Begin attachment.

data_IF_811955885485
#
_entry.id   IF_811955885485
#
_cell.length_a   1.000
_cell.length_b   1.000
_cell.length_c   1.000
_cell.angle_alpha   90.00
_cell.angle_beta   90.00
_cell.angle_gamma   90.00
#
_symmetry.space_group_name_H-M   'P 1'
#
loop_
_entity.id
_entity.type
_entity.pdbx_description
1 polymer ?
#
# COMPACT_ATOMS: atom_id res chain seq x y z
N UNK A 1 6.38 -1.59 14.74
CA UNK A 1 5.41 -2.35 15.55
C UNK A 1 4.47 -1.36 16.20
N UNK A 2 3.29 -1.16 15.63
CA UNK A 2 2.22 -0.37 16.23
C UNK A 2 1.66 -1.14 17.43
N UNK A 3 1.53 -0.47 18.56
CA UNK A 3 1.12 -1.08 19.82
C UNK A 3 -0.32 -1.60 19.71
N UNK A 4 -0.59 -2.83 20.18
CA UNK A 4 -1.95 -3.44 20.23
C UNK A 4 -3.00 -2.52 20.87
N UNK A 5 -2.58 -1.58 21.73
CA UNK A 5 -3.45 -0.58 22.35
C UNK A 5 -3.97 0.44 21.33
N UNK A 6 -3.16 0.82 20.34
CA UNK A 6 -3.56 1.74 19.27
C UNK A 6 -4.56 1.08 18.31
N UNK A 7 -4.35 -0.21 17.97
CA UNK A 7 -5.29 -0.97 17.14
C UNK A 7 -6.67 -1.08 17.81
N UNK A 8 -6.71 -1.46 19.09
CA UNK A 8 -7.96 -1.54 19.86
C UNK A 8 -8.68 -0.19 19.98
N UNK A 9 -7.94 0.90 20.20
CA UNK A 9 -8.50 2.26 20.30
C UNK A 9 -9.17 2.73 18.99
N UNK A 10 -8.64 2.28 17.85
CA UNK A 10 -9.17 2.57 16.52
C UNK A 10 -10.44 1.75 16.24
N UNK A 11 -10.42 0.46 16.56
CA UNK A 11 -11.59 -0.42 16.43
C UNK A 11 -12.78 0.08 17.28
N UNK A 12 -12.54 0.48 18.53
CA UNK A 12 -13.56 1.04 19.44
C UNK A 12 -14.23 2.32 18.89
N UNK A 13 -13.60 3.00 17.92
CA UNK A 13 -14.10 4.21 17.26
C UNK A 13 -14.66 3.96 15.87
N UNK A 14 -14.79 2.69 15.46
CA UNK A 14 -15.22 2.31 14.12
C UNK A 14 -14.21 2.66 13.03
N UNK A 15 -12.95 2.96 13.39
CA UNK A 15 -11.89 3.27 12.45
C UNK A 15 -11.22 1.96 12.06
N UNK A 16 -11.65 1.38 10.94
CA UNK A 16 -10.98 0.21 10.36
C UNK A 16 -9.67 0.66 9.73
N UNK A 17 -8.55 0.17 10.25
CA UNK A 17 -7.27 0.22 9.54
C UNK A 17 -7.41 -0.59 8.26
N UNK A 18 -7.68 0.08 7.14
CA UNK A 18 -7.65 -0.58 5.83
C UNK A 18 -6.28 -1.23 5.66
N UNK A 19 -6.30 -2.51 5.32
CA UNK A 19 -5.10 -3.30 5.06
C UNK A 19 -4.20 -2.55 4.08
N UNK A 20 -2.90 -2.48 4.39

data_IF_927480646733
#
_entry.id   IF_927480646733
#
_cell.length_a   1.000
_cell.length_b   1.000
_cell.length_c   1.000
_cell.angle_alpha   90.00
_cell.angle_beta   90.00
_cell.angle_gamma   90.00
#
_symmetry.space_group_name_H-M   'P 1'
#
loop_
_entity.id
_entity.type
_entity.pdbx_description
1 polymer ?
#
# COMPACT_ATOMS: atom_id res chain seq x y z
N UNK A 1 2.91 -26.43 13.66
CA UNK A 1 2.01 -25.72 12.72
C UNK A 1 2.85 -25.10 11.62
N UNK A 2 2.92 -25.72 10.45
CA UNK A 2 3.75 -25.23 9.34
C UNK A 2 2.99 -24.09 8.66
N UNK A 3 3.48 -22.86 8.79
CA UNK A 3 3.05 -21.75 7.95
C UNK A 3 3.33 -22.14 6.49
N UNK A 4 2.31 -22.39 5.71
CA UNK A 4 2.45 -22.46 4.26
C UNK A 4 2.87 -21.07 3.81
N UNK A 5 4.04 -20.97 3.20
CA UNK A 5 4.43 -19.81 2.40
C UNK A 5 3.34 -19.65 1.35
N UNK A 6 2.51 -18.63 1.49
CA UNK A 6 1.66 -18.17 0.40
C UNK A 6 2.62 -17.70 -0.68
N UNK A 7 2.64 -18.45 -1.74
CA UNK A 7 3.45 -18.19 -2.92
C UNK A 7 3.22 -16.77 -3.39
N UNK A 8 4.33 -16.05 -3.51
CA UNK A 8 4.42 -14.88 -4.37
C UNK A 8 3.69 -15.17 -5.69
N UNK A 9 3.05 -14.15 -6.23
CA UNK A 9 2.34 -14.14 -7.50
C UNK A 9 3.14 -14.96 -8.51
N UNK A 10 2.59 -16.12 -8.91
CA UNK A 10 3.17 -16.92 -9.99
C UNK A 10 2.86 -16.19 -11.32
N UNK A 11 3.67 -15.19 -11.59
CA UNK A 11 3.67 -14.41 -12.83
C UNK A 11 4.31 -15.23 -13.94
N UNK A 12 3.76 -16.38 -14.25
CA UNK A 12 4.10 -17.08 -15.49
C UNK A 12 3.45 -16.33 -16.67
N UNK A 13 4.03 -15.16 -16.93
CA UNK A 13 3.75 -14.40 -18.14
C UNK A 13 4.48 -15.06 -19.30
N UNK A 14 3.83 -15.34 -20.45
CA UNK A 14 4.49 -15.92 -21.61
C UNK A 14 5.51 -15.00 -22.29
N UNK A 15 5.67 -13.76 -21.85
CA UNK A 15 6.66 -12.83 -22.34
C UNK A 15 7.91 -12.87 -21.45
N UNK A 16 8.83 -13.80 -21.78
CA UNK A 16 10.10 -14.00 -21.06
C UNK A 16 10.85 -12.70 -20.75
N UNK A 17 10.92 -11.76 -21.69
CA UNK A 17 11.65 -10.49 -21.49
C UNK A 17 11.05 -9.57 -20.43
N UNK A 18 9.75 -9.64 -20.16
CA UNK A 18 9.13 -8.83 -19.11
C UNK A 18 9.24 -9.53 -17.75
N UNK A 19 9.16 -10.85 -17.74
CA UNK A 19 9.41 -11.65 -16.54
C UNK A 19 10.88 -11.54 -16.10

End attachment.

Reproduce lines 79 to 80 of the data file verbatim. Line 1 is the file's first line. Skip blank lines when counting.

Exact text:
data_IF_927480646733
#